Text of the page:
APPELLATE COURT OF ILLINOIS, FIFTH DISTRICT
516 N.E.2d 431, 162 Ill. App. 3d 744, 114 Ill. Dec. 276 1987.IL.1552
Appeal from the Circuit Court of St. Clair County; the Hon. Joseph F. Cunningham, Judge, presiding.
PRESIDING JUSTICE KARNS delivered the opinion of the court. HARRISON and LEWIS, JJ., concur.
DECISION OF THE COURT DELIVERED BY THE HONORABLE JUDGE KARNS
Plaintiff, Joshua Page, appeals from the dismissal of his complaint brought under the Federal Employers' Liability Act (45 U.S.C. secs. 51-60 (1982)) against his employer, defendant Illinois Central Gulf Railroad (Illinois Central), for the aggravation of his lung condition caused by exposure to fumes at work. The circuit court of St. Clair County dismissed plaintiff's complaint on the ground that under the doctrine of res judicata, plaintiff's action for aggravated injuries (hereinafter Page II) was barred by his previous action against Illinois Central for injuries arising from exposure to toxic fumes at work (hereinafter Page I). We affirm.
In Page I, plaintiff filed a complaint against Illinois Central in October of 1979, alleging that on September 18, 1978, "and for some periods of time," he, as a painter, was exposed to toxic fumes at work which caused injury to his lungs and respiratory tract. The trial commenced in February of 1982, and on February 25, the jury returned a verdict for plaintiff in the amount of $200,000. Illinois Central paid the judgment in full. Four days after the judgment, plaintiff was disqualified on the basis of his medical condition from continuing to work as a painter for Illinois Central. Plaintiff pursued administrative remedies for his disqualification, but the National Mediation Board denied his claim for compensation and reinstatement to service.
In November of 1982, plaintiff filed Page II, seeking damages for aggravation of his lung injury caused by exposure to fumes at work beginning November 1, 1979. The trial court dismissed Page II on motion of Illinois Central. The trial court determined from the record of Page I and the pleadings, exhibits and affidavits filed in Page II that Page II alleged no new exposure to fumes subsequent to the trial of Page I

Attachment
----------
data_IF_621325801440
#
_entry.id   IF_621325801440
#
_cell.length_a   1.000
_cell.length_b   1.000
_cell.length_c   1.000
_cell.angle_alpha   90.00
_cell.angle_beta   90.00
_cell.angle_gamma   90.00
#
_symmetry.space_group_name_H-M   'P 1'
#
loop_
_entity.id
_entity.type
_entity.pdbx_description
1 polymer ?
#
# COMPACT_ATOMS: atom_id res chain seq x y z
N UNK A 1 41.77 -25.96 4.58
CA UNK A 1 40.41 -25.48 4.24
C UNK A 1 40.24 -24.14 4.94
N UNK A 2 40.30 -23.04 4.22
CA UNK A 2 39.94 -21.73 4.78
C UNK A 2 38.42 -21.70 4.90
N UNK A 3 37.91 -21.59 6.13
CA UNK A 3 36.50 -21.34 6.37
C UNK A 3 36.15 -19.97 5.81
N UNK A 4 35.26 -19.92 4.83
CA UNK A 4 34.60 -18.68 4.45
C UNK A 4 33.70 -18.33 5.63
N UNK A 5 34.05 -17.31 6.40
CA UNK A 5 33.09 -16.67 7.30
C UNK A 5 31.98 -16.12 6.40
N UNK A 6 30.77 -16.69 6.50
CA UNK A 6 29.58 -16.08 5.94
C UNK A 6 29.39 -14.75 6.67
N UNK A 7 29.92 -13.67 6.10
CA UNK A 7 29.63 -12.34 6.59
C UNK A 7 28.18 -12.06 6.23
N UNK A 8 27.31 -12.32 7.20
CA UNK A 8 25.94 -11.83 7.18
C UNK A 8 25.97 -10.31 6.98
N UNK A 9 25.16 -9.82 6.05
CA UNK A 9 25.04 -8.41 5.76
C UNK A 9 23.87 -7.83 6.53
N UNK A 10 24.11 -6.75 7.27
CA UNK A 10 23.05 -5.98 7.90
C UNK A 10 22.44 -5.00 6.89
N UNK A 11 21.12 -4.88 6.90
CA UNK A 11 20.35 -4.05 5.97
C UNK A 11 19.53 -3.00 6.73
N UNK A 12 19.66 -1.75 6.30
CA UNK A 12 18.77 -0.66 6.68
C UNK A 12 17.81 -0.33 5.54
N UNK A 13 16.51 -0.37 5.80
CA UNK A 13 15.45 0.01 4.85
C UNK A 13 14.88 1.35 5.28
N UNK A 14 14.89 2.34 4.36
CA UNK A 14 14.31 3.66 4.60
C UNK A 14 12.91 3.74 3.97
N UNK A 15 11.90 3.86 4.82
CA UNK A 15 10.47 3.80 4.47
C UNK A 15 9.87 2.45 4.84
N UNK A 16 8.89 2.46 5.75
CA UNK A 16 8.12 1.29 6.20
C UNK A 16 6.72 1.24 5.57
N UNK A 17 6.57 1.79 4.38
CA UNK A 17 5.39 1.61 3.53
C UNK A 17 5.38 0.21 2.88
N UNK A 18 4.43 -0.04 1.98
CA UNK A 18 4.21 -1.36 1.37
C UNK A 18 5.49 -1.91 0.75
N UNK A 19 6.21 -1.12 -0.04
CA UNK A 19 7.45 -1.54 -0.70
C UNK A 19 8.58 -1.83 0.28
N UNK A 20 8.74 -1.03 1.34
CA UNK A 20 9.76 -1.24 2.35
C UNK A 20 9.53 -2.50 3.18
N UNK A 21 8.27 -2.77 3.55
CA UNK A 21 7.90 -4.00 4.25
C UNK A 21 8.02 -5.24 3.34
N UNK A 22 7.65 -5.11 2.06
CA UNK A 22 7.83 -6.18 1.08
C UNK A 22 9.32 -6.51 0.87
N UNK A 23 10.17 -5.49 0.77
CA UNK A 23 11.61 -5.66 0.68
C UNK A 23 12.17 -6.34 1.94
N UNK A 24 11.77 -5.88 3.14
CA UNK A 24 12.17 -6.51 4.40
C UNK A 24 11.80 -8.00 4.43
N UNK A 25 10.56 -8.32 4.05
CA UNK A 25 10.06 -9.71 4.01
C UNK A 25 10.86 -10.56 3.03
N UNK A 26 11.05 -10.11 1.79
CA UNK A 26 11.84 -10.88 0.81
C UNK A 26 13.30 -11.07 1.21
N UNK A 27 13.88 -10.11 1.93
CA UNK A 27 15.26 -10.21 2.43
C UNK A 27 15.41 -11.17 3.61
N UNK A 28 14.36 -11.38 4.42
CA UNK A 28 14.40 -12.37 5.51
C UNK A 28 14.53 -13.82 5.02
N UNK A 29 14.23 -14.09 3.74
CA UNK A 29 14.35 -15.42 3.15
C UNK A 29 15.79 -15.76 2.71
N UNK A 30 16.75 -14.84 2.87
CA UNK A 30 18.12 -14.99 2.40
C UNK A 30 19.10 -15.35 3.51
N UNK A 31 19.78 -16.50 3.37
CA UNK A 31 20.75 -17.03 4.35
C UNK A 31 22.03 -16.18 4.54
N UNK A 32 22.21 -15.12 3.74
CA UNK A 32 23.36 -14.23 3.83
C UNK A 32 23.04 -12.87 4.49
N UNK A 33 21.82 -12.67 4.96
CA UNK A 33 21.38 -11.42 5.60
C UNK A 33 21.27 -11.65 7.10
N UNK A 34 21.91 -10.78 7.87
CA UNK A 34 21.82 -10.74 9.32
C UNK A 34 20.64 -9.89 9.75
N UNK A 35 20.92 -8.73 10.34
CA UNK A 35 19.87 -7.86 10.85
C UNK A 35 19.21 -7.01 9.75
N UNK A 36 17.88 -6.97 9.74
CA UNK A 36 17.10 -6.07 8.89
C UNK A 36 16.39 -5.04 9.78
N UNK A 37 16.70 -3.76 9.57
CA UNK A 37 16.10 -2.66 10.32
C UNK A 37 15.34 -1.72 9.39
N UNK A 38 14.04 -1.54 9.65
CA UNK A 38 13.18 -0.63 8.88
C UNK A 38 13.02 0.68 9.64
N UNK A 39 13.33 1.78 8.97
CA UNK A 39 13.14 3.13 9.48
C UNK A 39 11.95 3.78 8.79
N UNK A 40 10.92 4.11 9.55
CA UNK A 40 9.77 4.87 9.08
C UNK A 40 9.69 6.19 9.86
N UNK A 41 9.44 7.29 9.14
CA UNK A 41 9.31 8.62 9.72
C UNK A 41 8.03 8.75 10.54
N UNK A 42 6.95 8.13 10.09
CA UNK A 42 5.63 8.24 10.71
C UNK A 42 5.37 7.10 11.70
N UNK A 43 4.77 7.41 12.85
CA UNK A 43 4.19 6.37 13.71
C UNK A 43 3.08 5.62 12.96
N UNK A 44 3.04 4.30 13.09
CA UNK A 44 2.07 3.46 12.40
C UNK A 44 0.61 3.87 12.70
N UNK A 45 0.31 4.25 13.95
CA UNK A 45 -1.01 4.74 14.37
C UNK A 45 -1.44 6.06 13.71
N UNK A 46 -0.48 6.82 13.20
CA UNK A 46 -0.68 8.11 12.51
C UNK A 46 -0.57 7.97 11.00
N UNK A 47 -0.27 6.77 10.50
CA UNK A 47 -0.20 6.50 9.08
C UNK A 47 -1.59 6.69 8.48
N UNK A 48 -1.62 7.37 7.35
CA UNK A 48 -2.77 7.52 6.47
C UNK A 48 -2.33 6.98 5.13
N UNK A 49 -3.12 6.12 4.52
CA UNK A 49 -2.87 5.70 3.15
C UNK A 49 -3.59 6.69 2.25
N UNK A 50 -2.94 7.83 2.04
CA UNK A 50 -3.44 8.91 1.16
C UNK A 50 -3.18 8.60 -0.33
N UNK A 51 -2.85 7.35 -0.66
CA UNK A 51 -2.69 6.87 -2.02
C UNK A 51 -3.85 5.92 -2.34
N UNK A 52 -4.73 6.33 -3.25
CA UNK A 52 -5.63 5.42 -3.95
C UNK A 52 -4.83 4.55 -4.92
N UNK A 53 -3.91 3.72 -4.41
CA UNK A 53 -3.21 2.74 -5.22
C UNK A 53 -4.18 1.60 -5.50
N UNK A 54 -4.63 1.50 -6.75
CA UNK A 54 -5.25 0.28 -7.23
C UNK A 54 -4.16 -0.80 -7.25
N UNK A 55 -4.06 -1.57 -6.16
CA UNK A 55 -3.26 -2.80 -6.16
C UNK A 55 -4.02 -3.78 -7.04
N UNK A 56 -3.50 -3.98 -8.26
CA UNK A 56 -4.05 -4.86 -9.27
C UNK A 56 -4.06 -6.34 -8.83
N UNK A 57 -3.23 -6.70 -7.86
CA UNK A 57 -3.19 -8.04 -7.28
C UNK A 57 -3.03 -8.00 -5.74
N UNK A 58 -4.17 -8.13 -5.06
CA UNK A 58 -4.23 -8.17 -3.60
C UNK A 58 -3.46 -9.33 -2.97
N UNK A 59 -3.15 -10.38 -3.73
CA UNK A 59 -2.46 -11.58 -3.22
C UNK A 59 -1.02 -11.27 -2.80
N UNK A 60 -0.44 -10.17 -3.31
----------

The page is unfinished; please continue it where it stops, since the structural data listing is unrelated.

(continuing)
and that the jury in the prior action was instructed on all past and future damages arising from plaintiff's exposure to fumes up to his last day of work in February 1982. The trial court therefore entered an order dismissing Page II on the basis of res judicata.
Under the doctrine of res judicata, a final judgment on the merits rendered by a court of competent jurisdiction constitutes an absolute bar to a subsequent action involving the same claim, demand or cause of action. (E.g., Godare v. Sterling Steel Casting Co. (1981), 103 Ill. App. 3d 46, 50, 430 N.E.2d 620, 622; Pierog v. H. F. Karl Contractors, Inc. (1976), 39 Ill. App. 3d 1057, 1060, 351 N.E.2d 249, 252.) The doctrine extends not only to all matters which were actually decided but also to all matters which could have been raised or determined. (E.g., Spiller v. Continental Tube Co. (1983), 95 Ill. 2d 423, 432, 447 N.E.2d 834, 838; Bland v. Lowery (1976), 43 Ill. App. 3d 413, 416, 356 N.E.2d 1318, 1321.) If the same evidence would sustain both the first and the second action, there is an identity of the causes of action and res judicata applies. (See Keim v. Kalbfleisch (1978), 57 Ill. App. 3d 621, 624, 373 N.E.2d 565, 568; Pierog v. H. F. Karl Contractors, Inc. (1976), 39 Ill. App. 3d 1057, 1061, 351 N.E.2d 249, 252.) Even though a single group of operative facts may give rise to the assertion of different types of relief, or different theories of relief, it is still a single cause of action that exists. Pierog v. H. F. Karl Contractors, Inc. (1976), 39 Ill. App. 3d 1057, 1061, 351 N.E.2d 249, 253. See also Housing Authority v. YMCA (1984), 101 Ill. 2d 246, 254, 461 N.E.2d 959, 963.